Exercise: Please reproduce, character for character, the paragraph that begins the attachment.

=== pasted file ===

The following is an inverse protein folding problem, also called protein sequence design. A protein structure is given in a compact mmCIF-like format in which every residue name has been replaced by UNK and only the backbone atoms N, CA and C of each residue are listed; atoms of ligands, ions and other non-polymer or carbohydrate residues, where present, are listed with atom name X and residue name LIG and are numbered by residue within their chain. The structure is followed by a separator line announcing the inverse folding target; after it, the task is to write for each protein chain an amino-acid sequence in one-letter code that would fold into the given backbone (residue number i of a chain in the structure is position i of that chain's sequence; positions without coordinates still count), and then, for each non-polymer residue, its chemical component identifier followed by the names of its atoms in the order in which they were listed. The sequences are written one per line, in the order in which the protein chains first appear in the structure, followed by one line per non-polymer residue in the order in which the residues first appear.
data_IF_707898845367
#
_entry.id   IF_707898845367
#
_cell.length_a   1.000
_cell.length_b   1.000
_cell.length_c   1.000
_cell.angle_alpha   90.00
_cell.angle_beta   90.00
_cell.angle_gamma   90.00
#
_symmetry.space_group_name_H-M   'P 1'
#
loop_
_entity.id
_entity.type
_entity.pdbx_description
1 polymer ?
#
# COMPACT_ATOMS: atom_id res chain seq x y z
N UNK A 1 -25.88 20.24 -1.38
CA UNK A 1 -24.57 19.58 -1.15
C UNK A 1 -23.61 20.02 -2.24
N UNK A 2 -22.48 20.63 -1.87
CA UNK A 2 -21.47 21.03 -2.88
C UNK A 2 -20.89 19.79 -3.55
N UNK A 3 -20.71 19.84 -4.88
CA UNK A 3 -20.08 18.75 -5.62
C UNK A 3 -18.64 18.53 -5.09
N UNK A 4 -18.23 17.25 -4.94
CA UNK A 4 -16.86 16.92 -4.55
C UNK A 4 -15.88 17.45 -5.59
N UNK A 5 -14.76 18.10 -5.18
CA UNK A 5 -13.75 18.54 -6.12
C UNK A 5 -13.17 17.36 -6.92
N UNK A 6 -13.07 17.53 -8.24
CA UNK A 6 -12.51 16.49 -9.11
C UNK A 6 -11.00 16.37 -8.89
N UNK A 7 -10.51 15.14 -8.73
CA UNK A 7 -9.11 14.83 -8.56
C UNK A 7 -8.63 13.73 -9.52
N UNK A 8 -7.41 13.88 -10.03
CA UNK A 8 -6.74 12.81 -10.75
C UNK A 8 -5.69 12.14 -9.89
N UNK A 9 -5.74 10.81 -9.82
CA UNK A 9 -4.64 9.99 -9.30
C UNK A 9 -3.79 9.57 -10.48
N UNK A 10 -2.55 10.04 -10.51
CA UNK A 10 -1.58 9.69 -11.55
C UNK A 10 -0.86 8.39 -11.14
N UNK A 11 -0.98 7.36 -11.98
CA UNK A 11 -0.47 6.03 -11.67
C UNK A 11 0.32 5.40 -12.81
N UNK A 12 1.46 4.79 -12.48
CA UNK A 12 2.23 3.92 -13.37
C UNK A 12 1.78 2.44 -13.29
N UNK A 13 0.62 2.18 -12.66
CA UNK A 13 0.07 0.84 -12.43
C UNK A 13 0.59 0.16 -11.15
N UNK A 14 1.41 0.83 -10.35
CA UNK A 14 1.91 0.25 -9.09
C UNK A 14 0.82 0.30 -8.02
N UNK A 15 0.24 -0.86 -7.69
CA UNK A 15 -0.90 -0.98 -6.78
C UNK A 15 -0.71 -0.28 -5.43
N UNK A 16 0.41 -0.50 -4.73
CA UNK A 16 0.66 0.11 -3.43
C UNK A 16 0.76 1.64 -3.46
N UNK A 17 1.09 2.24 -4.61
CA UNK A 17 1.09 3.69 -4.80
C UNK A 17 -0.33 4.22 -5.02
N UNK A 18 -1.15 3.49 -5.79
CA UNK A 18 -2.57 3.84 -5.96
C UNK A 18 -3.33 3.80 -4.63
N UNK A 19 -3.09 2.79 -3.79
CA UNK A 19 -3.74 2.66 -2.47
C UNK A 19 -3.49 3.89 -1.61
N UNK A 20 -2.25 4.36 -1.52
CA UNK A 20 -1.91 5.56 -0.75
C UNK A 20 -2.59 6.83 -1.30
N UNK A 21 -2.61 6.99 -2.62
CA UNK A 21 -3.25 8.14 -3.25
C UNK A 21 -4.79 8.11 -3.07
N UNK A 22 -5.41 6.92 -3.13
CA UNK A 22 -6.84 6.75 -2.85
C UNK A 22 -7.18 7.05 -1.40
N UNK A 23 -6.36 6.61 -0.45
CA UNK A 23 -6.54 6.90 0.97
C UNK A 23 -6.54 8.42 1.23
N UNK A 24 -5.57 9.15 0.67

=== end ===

The following is an inverse protein folding problem, also called protein sequence design. A protein structure is given in a compact mmCIF-like format in which every residue name has been replaced by UNK and only the backbone atoms N, CA and C of each residue are listed; atoms of ligands, ions and other non-polymer or carbohydrate residues, where present, are listed with atom name X and residue name LIG and are numbered by residue within their chain. The structure is followed by a separator line announcing the inverse folding target; after it, the task is to write for each protein chain an amino-acid sequence in one-letter code that would fold into the given backbone (residue number i of a chain in the structure is position i of that chain's sequence; positions without coordinates still count), and then, for each non-polymer residue, its chemical component identifier followed by the names of its atoms in the order in which they were listed. The sequences are written one per line, in the order in which the protein chains first appear in the structure, followed by one line per non-polymer residue in the order in which the residues first appear.